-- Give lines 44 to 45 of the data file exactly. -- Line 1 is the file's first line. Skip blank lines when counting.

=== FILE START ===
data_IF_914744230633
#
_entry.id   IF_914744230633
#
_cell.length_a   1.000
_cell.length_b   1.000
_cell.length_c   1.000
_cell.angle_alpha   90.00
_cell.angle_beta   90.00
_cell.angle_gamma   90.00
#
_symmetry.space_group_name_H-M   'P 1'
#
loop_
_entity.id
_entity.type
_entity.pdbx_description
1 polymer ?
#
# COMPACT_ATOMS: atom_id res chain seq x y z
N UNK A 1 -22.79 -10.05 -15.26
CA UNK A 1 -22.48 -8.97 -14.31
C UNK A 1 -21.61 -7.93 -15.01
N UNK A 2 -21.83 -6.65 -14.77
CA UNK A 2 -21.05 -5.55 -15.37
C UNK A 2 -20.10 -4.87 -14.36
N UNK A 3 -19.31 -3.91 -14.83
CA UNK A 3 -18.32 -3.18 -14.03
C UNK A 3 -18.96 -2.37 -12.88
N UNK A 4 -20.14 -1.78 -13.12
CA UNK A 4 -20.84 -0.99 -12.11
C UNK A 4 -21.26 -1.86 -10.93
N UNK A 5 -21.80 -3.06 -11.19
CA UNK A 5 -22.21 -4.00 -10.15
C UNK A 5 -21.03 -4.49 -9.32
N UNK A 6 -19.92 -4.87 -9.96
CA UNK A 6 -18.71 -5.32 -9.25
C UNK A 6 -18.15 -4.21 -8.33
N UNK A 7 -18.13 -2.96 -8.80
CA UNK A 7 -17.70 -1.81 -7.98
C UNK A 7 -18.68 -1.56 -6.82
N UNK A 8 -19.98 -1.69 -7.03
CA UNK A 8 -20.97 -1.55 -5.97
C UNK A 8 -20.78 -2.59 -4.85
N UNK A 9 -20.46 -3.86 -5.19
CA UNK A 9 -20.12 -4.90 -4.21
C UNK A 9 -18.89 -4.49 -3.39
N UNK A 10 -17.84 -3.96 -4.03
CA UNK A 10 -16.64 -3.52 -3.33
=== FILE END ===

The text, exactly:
C UNK A 8 -20.78 -2.59 -4.85
N UNK A 9 -20.46 -3.86 -5.19